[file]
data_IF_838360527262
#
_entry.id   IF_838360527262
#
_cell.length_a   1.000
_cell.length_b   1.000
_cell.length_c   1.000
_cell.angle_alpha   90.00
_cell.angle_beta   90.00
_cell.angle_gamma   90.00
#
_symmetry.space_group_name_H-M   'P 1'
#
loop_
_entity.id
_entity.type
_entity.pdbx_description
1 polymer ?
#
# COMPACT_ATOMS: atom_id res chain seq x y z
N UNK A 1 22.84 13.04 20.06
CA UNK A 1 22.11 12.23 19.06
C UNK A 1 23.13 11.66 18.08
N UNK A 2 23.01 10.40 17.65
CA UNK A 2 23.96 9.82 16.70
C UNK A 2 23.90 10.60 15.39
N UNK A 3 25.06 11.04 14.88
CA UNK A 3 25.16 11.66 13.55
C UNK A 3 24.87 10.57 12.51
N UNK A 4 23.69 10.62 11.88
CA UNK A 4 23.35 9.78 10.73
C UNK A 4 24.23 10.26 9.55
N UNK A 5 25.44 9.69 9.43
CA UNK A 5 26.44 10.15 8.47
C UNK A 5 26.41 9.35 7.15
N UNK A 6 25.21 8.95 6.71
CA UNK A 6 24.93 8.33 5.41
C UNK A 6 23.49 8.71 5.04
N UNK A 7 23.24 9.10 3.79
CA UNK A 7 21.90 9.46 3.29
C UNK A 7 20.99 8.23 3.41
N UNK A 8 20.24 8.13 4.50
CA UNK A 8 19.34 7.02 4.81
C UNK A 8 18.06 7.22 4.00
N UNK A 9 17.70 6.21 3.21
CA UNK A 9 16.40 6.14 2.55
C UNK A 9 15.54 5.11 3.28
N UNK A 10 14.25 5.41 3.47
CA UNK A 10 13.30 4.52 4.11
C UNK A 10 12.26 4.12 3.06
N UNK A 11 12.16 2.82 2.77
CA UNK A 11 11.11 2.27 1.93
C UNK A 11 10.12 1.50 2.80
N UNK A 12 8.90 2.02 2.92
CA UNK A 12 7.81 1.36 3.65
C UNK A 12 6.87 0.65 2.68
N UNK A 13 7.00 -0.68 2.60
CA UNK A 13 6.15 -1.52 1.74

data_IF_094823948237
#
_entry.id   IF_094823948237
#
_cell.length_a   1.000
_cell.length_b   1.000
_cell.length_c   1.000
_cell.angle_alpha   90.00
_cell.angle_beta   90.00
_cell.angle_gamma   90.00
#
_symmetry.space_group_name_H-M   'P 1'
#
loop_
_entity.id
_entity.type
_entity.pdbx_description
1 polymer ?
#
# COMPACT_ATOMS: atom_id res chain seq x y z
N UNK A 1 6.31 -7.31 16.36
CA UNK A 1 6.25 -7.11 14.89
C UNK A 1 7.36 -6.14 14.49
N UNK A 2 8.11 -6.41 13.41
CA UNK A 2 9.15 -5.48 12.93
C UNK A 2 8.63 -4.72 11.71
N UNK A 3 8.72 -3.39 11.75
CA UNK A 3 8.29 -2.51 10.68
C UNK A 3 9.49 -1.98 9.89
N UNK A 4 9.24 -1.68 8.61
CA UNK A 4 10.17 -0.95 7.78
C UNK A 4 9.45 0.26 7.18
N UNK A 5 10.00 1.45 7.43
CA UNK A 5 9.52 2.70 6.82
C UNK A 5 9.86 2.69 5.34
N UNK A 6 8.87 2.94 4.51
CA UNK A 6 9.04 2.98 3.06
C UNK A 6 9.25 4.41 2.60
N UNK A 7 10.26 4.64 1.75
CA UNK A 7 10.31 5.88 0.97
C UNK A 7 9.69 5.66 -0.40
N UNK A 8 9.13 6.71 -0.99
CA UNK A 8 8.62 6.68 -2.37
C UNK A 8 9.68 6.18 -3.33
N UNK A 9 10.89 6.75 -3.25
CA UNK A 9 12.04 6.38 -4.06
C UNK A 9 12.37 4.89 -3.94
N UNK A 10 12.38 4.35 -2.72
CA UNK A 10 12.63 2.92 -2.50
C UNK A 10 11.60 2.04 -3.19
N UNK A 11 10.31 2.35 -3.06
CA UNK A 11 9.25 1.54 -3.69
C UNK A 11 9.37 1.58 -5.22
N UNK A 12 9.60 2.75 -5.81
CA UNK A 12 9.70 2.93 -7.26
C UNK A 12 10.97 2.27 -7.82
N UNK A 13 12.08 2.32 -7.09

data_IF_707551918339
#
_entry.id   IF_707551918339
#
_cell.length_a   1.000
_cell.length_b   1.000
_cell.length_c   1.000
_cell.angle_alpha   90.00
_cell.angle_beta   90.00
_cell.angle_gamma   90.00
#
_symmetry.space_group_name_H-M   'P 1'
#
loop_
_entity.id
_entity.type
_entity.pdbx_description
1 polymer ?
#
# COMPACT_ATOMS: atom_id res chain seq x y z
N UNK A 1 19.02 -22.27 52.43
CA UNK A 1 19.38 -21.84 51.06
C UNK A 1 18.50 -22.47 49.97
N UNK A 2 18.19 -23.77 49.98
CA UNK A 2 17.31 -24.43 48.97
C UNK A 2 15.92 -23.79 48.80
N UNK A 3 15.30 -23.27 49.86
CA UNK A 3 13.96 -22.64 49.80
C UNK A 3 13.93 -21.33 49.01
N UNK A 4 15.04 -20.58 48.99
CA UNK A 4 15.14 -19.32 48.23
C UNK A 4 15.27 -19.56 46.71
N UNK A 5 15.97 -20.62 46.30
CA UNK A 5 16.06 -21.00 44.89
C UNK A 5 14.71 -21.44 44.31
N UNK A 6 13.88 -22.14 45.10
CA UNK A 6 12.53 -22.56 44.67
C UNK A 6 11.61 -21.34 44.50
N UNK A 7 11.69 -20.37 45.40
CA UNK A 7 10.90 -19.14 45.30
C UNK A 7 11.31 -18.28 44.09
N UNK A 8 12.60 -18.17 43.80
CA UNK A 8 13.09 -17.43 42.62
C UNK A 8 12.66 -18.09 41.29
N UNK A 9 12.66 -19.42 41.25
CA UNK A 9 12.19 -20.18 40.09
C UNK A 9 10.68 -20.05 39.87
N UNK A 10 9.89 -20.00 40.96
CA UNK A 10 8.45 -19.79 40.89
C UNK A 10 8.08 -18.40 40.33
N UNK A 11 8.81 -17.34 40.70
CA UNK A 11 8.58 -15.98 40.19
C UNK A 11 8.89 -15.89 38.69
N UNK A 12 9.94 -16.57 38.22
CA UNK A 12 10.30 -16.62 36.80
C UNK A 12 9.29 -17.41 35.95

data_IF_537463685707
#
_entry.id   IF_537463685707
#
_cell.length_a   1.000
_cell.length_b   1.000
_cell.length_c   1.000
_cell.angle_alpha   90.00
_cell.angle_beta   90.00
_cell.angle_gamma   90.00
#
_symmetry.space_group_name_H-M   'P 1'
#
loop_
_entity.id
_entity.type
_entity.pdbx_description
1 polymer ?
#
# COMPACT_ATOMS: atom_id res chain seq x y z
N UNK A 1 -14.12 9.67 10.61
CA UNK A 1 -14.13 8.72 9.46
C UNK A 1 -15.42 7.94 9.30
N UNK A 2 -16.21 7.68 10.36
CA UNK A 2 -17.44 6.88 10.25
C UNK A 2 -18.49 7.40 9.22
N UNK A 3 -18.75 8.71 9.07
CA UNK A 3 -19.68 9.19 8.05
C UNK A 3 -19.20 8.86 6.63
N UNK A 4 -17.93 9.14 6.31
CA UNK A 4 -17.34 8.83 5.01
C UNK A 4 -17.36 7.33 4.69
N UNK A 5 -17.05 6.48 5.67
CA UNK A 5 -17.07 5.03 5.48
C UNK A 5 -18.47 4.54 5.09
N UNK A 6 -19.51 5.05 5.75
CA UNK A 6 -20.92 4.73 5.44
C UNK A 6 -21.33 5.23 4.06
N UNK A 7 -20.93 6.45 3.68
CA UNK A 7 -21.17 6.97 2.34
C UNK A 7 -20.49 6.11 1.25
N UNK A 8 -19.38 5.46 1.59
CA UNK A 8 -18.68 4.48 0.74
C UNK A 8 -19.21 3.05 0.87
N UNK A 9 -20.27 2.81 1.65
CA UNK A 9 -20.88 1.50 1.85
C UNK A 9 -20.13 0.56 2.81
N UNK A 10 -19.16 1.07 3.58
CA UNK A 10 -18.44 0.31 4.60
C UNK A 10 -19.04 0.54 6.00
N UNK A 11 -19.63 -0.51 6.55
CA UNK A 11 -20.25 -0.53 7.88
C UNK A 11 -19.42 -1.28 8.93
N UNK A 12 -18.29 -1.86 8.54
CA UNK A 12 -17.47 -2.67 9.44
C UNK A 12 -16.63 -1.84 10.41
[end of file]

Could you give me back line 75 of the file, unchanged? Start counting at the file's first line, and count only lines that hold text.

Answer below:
_entity.pdbx_description